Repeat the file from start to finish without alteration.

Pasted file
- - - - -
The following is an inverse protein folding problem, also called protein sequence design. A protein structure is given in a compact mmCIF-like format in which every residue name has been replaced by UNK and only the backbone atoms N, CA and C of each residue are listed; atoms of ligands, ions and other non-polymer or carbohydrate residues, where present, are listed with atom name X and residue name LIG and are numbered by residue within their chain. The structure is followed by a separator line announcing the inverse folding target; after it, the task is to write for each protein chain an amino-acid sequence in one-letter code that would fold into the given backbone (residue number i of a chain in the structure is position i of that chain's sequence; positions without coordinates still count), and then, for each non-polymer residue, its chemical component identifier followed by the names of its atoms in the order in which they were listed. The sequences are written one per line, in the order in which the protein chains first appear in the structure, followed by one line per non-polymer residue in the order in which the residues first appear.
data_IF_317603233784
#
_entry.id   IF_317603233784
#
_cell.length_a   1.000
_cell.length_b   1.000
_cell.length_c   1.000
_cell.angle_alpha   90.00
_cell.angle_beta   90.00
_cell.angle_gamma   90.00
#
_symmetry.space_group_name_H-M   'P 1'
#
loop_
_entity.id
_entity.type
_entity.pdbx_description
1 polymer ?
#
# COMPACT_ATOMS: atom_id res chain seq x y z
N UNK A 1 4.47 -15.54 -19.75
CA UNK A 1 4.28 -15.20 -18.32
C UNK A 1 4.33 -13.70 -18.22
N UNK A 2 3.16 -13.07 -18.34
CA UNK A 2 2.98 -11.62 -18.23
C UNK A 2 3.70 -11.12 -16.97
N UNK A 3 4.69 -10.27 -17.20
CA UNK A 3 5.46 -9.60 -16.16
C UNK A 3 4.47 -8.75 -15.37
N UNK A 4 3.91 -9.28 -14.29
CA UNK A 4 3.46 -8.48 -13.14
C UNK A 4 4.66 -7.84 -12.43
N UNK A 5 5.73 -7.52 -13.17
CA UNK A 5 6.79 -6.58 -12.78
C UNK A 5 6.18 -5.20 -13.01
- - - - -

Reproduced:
The following is an inverse protein folding problem, also called protein sequence design. A protein structure is given in a compact mmCIF-like format in which every residue name has been replaced by UNK and only the backbone atoms N, CA and C of each residue are listed; atoms of ligands, ions and other non-polymer or carbohydrate residues, where present, are listed with atom name X and residue name LIG and are numbered by residue within their chain. The structure is followed by a separator line announcing the inverse folding target; after it, the task is to write for each protein chain an amino-acid sequence in one-letter code that would fold into the given backbone (residue number i of a chain in the structure is position i of that chain's sequence; positions without coordinates still count), and then, for each non-polymer residue, its chemical component identifier followed by the names of its atoms in the order in which they were listed. The sequences are written one per line, in the order in which the protein chains first appear in the structure, followed by one line per non-polymer residue in the order in which the residues first appear.
data_IF_317603233784
#
_entry.id   IF_317603233784
#
_cell.length_a   1.000
_cell.length_b   1.000
_cell.length_c   1.000
_cell.angle_alpha   90.00
_cell.angle_beta   90.00
_cell.angle_gamma   90.00
#
_symmetry.space_group_name_H-M   'P 1'
#
loop_
_entity.id
_entity.type
_entity.pdbx_description
1 polymer ?
#
# COMPACT_ATOMS: atom_id res chain seq x y z
N UNK A 1 4.47 -15.54 -19.75
CA UNK A 1 4.28 -15.20 -18.32
C UNK A 1 4.33 -13.70 -18.22
N UNK A 2 3.16 -13.07 -18.34
CA UNK A 2 2.98 -11.62 -18.23
C UNK A 2 3.70 -11.12 -16.97
N UNK A 3 4.69 -10.27 -17.20
CA UNK A 3 5.46 -9.60 -16.16
C UNK A 3 4.47 -8.75 -15.37
N UNK A 4 3.91 -9.28 -14.29
CA UNK A 4 3.46 -8.48 -13.14
C UNK A 4 4.66 -7.84 -12.43
N UNK A 5 5.73 -7.52 -13.17
CA UNK A 5 6.79 -6.58 -12.78
C UNK A 5 6.18 -5.20 -13.01